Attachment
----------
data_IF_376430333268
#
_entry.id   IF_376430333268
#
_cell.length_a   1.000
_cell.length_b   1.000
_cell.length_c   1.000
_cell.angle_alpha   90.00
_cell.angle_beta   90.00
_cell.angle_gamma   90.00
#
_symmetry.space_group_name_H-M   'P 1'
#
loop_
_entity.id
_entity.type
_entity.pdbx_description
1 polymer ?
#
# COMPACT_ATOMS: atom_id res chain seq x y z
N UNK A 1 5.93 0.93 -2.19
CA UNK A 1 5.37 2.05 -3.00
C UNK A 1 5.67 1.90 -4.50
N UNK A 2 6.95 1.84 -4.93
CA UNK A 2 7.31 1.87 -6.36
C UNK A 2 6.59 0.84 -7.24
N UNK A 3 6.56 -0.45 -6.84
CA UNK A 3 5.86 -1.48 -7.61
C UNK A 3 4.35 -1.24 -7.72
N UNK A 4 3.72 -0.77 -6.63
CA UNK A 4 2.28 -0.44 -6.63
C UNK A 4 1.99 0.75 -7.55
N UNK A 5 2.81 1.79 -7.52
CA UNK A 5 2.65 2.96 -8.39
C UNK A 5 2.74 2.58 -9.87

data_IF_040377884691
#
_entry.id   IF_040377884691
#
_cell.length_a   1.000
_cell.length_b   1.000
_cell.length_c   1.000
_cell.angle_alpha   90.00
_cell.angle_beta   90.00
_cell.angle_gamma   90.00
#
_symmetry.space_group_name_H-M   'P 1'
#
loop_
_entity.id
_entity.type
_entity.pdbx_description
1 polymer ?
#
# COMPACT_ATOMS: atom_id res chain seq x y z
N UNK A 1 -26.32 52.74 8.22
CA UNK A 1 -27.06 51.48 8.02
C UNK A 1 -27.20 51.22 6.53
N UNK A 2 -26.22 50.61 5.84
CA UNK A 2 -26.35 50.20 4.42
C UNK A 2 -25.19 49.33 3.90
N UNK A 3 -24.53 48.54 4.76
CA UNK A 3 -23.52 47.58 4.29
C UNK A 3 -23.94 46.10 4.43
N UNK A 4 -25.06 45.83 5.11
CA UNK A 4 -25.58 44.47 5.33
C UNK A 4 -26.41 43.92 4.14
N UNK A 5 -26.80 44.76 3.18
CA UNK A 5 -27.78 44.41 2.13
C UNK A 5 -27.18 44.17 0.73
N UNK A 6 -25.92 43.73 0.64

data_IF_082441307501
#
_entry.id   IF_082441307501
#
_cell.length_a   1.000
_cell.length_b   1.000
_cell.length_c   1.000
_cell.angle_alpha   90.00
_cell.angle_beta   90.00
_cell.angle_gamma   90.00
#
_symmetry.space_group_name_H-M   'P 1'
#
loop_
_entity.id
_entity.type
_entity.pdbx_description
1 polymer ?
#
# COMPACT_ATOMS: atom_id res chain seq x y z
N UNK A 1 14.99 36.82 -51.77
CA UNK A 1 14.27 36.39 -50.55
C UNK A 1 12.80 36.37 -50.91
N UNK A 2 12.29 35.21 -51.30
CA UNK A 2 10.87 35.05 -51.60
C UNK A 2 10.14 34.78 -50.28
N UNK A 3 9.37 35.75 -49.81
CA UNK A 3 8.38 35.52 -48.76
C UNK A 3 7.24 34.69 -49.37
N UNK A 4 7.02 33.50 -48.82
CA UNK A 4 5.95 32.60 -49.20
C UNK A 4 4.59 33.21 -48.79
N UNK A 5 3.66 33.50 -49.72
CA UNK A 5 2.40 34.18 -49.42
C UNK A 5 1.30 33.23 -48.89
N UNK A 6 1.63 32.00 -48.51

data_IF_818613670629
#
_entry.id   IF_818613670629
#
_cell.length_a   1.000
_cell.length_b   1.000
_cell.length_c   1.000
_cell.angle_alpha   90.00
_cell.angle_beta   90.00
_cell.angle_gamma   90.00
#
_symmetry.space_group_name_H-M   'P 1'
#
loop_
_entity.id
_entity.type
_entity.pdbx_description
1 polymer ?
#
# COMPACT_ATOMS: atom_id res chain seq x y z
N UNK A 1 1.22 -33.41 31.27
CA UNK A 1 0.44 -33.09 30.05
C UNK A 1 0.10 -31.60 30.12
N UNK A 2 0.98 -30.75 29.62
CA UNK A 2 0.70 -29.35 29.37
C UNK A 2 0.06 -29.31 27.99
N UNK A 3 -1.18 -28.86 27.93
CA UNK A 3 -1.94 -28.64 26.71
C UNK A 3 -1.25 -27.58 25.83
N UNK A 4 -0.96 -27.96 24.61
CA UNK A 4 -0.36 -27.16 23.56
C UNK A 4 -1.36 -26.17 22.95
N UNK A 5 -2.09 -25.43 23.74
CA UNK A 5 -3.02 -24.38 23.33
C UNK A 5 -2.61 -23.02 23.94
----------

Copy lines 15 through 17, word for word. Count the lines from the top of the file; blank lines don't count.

_entity.id
_entity.type
_entity.pdbx_description